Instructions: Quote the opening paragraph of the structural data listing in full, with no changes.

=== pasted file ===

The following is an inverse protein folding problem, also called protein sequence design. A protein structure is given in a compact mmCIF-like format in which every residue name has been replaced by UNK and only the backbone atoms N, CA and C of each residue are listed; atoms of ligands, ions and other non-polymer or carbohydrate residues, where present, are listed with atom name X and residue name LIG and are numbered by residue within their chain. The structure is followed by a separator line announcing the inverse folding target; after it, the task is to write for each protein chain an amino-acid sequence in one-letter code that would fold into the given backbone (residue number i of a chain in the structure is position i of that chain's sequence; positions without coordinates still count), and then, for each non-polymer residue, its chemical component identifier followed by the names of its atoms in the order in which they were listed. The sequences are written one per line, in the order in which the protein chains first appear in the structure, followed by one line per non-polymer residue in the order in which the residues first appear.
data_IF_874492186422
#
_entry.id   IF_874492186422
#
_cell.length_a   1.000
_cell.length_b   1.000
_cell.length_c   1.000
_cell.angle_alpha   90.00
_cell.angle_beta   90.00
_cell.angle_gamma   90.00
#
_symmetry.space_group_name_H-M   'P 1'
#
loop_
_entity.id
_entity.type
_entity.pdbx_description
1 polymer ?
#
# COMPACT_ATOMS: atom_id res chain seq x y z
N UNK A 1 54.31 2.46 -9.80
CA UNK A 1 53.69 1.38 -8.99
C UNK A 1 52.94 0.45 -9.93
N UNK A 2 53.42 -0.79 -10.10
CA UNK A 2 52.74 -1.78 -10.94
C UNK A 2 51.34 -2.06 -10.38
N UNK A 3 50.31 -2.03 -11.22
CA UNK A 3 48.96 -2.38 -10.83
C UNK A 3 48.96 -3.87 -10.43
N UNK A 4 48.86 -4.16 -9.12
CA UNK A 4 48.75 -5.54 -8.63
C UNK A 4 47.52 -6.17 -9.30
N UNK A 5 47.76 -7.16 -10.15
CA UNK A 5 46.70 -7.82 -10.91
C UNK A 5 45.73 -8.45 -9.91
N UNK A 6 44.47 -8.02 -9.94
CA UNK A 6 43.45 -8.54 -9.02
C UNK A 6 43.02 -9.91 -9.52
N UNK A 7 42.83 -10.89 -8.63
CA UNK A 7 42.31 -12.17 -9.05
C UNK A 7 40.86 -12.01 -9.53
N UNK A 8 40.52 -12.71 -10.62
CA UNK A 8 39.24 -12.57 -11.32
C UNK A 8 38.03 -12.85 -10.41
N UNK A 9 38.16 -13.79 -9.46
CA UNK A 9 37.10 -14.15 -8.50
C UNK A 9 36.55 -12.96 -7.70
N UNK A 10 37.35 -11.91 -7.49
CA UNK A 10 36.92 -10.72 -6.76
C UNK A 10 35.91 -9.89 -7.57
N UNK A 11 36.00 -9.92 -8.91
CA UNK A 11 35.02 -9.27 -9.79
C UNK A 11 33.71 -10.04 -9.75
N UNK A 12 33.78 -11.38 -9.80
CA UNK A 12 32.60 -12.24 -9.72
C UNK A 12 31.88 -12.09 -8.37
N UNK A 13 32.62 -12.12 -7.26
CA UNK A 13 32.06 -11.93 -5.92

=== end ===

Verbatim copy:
The following is an inverse protein folding problem, also called protein sequence design. A protein structure is given in a compact mmCIF-like format in which every residue name has been replaced by UNK and only the backbone atoms N, CA and C of each residue are listed; atoms of ligands, ions and other non-polymer or carbohydrate residues, where present, are listed with atom name X and residue name LIG and are numbered by residue within their chain. The structure is followed by a separator line announcing the inverse folding target; after it, the task is to write for each protein chain an amino-acid sequence in one-letter code that would fold into the given backbone (residue number i of a chain in the structure is position i of that chain's sequence; positions without coordinates still count), and then, for each non-polymer residue, its chemical component identifier followed by the names of its atoms in the order in which they were listed. The sequences are written one per line, in the order in which the protein chains first appear in the structure, followed by one line per non-polymer residue in the order in which the residues first appear.